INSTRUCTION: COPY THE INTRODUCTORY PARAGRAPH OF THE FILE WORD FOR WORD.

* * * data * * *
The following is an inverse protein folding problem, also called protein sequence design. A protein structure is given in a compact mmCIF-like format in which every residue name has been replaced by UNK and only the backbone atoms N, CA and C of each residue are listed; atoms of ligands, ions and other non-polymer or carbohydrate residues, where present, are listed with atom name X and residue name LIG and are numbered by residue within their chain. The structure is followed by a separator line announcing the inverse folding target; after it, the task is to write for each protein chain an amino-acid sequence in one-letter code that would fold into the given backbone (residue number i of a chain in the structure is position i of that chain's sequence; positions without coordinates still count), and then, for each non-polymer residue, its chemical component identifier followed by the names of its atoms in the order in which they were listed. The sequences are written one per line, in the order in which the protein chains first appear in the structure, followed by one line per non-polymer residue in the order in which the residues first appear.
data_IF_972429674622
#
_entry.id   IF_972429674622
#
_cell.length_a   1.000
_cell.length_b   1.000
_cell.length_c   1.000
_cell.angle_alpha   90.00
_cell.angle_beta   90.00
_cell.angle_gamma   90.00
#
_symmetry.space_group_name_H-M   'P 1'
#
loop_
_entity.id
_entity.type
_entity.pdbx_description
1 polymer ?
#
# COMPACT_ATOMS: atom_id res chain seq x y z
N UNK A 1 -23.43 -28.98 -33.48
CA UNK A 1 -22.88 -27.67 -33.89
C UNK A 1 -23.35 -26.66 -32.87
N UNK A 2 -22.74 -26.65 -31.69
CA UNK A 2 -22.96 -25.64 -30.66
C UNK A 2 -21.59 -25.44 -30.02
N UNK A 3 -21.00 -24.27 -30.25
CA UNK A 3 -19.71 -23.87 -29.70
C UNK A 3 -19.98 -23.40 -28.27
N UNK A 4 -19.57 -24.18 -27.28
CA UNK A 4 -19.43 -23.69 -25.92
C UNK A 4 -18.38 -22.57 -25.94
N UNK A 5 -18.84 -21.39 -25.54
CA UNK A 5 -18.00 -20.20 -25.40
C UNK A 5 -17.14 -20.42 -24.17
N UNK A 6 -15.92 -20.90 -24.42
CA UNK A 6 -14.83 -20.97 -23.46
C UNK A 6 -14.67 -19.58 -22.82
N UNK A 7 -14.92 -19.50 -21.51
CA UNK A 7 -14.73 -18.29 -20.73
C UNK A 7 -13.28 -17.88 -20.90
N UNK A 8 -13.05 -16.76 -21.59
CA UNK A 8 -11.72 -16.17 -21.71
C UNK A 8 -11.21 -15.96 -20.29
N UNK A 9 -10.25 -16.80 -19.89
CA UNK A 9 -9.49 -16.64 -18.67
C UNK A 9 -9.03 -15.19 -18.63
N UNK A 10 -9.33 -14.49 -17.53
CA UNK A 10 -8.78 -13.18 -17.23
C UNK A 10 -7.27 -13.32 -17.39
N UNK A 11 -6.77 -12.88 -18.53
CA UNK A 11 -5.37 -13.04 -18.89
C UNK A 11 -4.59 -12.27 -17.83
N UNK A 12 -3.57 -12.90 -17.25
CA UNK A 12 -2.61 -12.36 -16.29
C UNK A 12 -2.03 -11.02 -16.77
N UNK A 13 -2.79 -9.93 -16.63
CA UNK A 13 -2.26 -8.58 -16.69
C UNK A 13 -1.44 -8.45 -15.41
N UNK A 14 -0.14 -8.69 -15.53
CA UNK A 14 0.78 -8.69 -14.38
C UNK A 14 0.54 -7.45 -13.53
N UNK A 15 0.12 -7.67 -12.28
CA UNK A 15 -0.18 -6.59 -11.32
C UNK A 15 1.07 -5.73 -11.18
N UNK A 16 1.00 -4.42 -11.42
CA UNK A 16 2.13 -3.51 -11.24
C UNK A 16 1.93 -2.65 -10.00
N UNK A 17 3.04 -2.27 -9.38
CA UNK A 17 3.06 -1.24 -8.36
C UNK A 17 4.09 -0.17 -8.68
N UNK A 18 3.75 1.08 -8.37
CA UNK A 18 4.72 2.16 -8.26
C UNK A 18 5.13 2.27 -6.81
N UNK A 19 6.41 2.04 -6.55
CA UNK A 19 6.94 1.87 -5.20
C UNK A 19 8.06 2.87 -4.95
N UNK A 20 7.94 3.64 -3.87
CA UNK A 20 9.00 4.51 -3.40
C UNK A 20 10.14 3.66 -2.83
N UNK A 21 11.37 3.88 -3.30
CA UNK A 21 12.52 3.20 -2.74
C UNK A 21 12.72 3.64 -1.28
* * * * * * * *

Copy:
The following is an inverse protein folding problem, also called protein sequence design. A protein structure is given in a compact mmCIF-like format in which every residue name has been replaced by UNK and only the backbone atoms N, CA and C of each residue are listed; atoms of ligands, ions and other non-polymer or carbohydrate residues, where present, are listed with atom name X and residue name LIG and are numbered by residue within their chain. The structure is followed by a separator line announcing the inverse folding target; after it, the task is to write for each protein chain an amino-acid sequence in one-letter code that would fold into the given backbone (residue number i of a chain in the structure is position i of that chain's sequence; positions without coordinates still count), and then, for each non-polymer residue, its chemical component identifier followed by the names of its atoms in the order in which they were listed. The sequences are written one per line, in the order in which the protein chains first appear in the structure, followed by one line per non-polymer residue in the order in which the residues first appear.